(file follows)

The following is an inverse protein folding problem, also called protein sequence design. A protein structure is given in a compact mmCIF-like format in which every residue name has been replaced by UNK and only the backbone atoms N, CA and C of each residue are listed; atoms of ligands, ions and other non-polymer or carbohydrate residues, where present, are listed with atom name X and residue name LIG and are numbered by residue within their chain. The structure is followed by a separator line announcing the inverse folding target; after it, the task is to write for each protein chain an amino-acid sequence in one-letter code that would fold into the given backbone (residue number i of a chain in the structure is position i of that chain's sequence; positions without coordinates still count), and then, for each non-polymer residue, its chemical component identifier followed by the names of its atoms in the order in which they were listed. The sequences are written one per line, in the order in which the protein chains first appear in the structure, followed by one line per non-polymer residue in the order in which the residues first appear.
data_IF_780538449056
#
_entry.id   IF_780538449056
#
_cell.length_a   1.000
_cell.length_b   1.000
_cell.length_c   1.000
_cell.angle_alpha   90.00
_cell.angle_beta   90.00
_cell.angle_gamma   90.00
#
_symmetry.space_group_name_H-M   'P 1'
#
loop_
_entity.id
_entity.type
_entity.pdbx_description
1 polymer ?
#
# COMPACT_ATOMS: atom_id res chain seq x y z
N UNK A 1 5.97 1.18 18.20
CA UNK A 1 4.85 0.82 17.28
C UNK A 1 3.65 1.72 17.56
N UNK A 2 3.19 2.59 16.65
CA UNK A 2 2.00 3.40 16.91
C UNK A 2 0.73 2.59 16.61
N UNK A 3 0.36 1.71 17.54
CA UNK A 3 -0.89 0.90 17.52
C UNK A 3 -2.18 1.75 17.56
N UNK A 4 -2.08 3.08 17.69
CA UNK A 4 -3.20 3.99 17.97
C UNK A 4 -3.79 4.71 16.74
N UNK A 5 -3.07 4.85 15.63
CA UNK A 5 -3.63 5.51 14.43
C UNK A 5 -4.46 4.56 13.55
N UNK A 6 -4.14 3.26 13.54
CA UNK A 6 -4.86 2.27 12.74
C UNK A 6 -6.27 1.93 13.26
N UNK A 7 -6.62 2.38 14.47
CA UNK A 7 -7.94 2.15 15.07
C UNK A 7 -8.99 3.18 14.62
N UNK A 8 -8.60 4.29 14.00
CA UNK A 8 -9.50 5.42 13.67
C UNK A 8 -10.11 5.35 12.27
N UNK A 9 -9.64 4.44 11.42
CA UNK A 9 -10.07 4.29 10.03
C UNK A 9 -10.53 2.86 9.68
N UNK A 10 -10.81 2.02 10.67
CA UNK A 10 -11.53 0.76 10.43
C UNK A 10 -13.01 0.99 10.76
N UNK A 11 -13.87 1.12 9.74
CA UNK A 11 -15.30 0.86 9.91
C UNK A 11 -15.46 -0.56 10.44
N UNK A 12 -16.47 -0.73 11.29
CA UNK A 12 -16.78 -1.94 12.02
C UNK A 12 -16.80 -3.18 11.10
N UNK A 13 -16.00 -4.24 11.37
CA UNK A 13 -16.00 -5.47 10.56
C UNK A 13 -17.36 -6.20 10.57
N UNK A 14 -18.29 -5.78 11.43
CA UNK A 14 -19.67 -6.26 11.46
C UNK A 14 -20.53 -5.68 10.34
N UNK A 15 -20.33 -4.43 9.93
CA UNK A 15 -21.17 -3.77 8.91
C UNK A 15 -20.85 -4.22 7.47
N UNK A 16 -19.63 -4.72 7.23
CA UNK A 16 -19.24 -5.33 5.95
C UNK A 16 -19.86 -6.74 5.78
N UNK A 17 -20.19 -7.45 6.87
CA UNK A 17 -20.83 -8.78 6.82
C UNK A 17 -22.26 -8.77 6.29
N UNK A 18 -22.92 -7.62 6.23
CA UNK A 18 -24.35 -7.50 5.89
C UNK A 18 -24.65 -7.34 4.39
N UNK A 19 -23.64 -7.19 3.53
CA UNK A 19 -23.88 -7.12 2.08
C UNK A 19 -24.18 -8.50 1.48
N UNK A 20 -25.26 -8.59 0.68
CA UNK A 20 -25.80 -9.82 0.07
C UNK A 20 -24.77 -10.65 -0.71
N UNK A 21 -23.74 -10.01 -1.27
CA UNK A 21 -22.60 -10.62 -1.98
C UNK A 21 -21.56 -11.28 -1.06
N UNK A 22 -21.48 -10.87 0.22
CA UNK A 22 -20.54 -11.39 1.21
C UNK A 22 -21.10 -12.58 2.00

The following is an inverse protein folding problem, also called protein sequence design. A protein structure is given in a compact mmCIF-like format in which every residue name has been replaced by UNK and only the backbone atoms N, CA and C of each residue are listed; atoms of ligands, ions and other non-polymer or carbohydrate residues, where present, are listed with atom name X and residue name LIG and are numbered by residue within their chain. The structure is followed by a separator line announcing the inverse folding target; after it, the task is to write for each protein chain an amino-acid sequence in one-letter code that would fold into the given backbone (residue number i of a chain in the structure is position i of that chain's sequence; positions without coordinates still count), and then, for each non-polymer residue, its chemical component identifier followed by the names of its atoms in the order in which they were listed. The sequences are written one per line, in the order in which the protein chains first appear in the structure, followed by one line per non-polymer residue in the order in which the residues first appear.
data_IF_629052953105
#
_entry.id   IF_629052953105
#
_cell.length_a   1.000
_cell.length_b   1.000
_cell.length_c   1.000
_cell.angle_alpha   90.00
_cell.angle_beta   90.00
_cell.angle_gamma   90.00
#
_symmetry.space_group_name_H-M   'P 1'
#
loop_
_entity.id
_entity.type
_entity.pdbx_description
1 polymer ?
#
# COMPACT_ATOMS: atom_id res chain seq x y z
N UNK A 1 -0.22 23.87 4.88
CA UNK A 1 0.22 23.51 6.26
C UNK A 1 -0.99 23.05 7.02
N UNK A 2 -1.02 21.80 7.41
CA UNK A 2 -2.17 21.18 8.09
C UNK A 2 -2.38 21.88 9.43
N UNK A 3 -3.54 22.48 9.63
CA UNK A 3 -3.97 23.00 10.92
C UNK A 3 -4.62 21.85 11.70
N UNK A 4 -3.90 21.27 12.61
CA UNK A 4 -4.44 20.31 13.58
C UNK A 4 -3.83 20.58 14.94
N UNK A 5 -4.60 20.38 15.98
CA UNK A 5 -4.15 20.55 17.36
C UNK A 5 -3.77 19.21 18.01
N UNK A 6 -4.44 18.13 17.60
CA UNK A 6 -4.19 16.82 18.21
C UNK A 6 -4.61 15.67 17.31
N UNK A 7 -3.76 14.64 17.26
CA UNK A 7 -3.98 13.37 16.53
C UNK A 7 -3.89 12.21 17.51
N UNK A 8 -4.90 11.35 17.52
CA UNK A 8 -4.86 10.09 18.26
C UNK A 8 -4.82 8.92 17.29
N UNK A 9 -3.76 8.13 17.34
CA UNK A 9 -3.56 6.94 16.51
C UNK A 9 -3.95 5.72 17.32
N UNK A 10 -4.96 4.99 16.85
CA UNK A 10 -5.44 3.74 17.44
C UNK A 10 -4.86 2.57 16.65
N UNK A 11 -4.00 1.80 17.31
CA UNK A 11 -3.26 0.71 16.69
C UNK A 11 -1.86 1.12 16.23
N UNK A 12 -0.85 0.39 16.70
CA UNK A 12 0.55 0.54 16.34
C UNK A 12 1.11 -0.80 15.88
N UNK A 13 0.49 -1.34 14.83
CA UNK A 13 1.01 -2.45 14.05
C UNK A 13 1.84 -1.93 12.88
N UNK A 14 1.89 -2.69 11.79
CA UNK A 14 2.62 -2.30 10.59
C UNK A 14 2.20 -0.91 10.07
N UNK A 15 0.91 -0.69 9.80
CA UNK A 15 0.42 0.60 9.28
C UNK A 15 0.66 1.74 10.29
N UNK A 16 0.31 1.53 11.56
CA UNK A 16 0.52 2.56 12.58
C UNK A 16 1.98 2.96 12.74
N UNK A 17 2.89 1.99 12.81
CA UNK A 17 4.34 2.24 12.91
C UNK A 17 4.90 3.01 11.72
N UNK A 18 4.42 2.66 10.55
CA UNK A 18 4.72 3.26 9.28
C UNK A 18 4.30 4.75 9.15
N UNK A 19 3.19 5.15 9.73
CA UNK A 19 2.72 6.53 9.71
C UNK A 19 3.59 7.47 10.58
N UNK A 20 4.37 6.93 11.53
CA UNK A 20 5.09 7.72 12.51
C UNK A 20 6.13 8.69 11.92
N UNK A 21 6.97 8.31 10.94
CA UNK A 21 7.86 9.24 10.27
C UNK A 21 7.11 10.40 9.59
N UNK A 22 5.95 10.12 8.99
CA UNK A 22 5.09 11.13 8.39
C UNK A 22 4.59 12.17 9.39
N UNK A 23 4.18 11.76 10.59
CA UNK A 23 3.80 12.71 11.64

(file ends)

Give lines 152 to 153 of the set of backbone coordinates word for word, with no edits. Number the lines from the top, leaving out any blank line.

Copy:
CA UNK A 15 0.42 0.60 9.28
C UNK A 15 0.66 1.74 10.29